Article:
Thank You, Ruby Bridges
by Edward D.
Dear Ruby Bridges,
I stare curiously at two ripe apples. One is a golden yellow, while the other is a dark, rich red. Hesitantly, I bite into the juicy red apple. Its sweet juice tantalizes my parched throat, and I devour it quickly. Throwing its core into the trash can, I reach for the other apple. Biting into it, I realize that this one is just as tasty. Despite their different origins and skin color, they are the same on the inside, sweet and juicy.
I realized that similarity one day after school. It had been a sizzling day, and the sun’s burning rays had been merciless to anyone who did not have the sense to stay indoors. It was as if the earth was roasting on an imaginary axis, spinning around and around on top of the hungry flames of the sun. To make things worse, I spent the day fighting right on top of the black cement of my school, fighting because of racism, something hot beyond compare.
I could feel my soccer teammates congratulating me. I could hear them. Come on, run faster…almost there…ready, get set, shoot! I whirled around, missing the ball entirely. Just as I was about to begin blaming myself, I noticed the small European boy who had nonchalantly picked the soccer ball with which we were playing right off the ground. Surprised and stunned, I gave him a short, mean glance, thinking, “Why would he just stop our game like this? I was just about to break our tie with an easy goal!”
Ignoring me, he claimed that there were too many people playing with one ball. I was ready to protest, but without a pause, he continued, “Let’s see, no Indians or Arabs! Anyway, they suck at soccer!” Though that didn’t refer to me because I was Chinese, that was the final blow for many of my friends.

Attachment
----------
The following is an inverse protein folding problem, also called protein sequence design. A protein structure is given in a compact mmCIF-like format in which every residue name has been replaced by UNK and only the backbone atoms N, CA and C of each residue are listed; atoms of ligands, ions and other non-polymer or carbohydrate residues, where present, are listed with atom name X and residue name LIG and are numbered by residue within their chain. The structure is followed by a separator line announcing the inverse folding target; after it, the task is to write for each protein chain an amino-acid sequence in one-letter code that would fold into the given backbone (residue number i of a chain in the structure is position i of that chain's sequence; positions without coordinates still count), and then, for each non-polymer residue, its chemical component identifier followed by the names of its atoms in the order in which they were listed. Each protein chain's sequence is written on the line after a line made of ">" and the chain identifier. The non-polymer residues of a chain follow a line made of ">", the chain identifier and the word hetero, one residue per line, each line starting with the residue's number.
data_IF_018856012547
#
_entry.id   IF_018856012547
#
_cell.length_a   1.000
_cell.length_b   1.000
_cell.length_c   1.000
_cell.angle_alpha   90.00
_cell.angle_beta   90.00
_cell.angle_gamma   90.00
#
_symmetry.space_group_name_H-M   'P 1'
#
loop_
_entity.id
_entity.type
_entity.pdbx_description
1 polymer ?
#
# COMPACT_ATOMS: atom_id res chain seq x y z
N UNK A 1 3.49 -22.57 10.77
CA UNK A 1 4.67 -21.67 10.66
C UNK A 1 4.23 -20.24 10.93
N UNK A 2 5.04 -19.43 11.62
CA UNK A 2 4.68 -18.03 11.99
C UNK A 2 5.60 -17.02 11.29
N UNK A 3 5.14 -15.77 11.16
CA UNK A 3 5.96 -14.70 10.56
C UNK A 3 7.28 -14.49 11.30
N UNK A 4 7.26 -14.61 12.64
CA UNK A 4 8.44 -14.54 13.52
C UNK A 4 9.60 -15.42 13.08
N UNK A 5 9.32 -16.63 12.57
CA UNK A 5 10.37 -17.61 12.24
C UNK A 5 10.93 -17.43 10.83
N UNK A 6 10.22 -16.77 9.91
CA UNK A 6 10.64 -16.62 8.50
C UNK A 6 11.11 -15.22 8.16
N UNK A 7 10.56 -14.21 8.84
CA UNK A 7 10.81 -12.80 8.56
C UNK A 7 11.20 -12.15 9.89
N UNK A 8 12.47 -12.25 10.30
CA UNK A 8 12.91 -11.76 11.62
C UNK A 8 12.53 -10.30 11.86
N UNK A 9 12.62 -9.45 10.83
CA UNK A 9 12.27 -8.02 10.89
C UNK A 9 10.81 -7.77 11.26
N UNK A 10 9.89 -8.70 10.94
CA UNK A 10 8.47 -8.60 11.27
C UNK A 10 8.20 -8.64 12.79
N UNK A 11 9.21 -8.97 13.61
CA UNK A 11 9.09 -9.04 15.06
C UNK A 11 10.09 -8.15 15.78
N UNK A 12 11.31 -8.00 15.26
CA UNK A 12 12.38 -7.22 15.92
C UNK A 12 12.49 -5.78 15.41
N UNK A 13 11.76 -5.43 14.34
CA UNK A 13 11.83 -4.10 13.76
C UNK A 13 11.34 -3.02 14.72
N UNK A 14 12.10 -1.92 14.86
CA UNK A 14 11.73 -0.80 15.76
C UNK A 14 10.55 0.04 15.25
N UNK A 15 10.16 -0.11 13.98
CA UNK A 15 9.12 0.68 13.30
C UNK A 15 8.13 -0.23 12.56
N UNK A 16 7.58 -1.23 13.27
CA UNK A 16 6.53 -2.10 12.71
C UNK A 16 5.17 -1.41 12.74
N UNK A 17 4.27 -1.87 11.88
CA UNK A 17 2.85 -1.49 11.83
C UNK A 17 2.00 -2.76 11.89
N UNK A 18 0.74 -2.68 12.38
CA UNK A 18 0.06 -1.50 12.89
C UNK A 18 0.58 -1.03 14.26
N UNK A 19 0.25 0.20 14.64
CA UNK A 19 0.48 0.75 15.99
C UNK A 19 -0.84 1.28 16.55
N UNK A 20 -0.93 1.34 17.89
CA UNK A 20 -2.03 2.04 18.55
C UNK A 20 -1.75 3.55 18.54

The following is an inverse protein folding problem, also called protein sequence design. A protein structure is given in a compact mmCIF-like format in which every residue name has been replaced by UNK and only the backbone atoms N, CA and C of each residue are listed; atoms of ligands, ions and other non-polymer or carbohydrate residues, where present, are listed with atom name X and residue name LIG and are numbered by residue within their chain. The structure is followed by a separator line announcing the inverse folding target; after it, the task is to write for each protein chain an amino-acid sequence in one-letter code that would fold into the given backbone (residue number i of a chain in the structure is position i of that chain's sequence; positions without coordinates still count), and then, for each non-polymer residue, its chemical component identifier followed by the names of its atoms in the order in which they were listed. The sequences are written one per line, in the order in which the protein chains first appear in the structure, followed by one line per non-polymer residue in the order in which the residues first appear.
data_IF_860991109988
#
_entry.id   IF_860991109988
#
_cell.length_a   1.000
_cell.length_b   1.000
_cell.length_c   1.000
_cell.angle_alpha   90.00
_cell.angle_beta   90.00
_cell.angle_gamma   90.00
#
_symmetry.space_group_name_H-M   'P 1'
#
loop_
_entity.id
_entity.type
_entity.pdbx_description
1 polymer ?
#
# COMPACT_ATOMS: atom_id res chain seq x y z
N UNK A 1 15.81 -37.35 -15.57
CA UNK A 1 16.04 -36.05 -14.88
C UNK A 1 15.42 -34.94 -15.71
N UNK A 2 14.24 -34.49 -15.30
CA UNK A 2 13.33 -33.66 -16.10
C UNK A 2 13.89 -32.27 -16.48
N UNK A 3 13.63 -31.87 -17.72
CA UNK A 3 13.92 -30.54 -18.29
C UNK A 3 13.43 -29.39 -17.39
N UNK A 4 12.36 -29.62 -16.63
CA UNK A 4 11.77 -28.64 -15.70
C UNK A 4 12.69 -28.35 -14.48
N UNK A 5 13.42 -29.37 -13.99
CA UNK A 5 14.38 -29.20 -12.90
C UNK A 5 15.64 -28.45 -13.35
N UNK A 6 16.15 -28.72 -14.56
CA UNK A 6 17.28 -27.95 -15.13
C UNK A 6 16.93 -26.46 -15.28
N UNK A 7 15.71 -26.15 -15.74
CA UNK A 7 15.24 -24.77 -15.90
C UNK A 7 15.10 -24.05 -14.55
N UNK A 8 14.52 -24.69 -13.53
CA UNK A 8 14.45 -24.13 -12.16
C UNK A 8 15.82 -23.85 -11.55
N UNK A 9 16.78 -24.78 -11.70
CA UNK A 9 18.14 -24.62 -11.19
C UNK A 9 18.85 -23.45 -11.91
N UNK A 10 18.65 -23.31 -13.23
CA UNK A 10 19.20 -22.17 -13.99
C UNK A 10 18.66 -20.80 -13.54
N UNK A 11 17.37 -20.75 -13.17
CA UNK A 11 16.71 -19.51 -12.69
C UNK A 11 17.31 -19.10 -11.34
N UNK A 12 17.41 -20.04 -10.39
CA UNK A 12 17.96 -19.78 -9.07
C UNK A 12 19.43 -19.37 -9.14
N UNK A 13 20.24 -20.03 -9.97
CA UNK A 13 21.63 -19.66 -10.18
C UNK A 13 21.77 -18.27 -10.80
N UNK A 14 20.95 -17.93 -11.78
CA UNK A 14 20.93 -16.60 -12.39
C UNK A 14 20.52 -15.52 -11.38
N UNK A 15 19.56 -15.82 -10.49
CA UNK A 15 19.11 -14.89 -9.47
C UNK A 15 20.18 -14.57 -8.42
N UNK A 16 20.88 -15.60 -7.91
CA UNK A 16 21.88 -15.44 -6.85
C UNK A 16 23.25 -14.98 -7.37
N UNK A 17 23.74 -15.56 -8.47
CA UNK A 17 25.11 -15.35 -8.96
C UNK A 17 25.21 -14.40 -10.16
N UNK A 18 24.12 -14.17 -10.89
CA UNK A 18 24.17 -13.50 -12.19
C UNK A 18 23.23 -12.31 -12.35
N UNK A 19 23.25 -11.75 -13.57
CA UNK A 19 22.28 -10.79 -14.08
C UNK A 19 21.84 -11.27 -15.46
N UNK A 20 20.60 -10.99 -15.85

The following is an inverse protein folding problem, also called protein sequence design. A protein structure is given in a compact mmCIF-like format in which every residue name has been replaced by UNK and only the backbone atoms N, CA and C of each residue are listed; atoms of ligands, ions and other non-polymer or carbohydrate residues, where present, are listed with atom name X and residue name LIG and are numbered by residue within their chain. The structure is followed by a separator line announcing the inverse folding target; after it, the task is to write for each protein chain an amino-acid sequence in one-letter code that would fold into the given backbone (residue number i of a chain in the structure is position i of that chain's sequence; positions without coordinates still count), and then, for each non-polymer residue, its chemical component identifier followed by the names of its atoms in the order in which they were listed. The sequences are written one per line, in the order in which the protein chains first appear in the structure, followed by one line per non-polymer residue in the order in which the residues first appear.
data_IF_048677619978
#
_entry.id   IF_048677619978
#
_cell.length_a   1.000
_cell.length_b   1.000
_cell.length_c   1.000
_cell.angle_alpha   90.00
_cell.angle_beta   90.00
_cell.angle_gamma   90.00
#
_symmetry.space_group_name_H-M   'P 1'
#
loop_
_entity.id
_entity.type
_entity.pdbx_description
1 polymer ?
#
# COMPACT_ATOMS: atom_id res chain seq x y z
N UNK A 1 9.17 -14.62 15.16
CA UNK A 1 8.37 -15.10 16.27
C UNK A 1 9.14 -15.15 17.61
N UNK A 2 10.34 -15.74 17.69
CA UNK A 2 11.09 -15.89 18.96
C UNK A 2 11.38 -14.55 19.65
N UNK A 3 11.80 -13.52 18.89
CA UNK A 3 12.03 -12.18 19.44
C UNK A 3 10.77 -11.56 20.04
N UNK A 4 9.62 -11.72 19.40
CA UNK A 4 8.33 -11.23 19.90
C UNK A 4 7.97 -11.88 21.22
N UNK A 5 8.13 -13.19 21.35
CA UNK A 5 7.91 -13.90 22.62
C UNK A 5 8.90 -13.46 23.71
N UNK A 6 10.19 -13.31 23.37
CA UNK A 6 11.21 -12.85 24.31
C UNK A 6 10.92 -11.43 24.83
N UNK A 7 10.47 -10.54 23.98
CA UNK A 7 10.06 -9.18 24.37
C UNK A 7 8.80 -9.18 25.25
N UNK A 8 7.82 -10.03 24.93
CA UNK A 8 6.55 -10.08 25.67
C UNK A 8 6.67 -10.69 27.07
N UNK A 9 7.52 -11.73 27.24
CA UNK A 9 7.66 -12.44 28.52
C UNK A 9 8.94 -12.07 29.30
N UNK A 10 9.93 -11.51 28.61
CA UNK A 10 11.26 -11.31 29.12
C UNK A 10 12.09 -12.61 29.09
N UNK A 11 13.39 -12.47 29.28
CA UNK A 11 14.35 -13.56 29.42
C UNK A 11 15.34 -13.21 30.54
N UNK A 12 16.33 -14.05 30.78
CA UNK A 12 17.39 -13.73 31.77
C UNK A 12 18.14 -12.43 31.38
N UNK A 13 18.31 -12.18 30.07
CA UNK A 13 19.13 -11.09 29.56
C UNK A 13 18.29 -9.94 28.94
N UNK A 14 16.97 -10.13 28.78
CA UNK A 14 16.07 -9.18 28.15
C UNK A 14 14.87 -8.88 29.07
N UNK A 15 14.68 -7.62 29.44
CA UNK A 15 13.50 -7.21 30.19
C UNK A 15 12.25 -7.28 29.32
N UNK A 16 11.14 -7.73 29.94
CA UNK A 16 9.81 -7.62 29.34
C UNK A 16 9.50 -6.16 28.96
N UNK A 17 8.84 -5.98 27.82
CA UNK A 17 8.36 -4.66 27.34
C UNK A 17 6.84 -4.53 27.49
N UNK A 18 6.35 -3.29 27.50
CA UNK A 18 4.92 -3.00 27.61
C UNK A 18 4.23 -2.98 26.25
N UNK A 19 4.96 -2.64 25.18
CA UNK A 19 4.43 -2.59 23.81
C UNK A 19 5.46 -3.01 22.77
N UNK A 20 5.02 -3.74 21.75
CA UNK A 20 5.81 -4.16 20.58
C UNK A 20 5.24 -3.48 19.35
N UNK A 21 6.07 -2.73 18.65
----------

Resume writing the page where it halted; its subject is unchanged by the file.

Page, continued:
Noticing that most of us were ready to fight, he sprinted toward the play structure with the ball. I leapt forward, trying to grasp him before he got away, but it was no use. He had thrown the ball to a friend of his. I remember later pinning him to the dry, cracking earth, telling him that he was wrong, that he was racist. Instead of apologizing, he hollered, “No Chinese, either. They’re stupid!”
I was so enraged that I was ready to burst. How could he insult ethnic groups so freely, as if it was nothing? Did he really think that he was so superior? Inside of me, the fire was hotter than the scorching sun. Absorbed into my own angry thoughts, I barely noticed the bell ringing, signaling the end of lunch.
When I finally loped up the shaded driveway of my house, my anger had dissipated, and in its place, I found questions,—questions that had long existed in my mind but had never really been answered. “What causes racism?” I wondered. “Why would people become racist?”
Recalling what had occurred during my long day at school, I discovered potential answers. That boy might have been racist because he assumed that the other ethnic groups were not as skilled or smart as his own ethnic group. He must have been very proud of his own culture. Does that mean racism is caused by too much conceit and pride in one’s country or culture? Does that mean that people become racist when they feel superior among people of other origins?
No, that cannot be completely true. From my experience, some people are racist because they lack trust in people of other races. Still others are considered racist because they feel different and are not comfortable mixing with people of other cultures. Thinking, I slipped soundlessly into the cool interiors of my house.
During the days that followed, the European boy who had carelessly interrupted our soccer game and his friends threatened me by stealing my possessions, such as my pencil box. They wanted me to apologize for what had occurred on that torrid day and for fighting against racism. Instead of giving in to my pencil box and apologizing, I stood firm. I never got that pencil box back.
We are all human. Racism is the war of seeking the weaknesses in other races, but I will choose to discover the many magnificent wonders they hold. Let those who wish to find the differences in the many human races do so, for they have already failed. There may be many differences on the outside, but on the inside, there is no difference. We are all created equal.
Edward D., 6th grade, California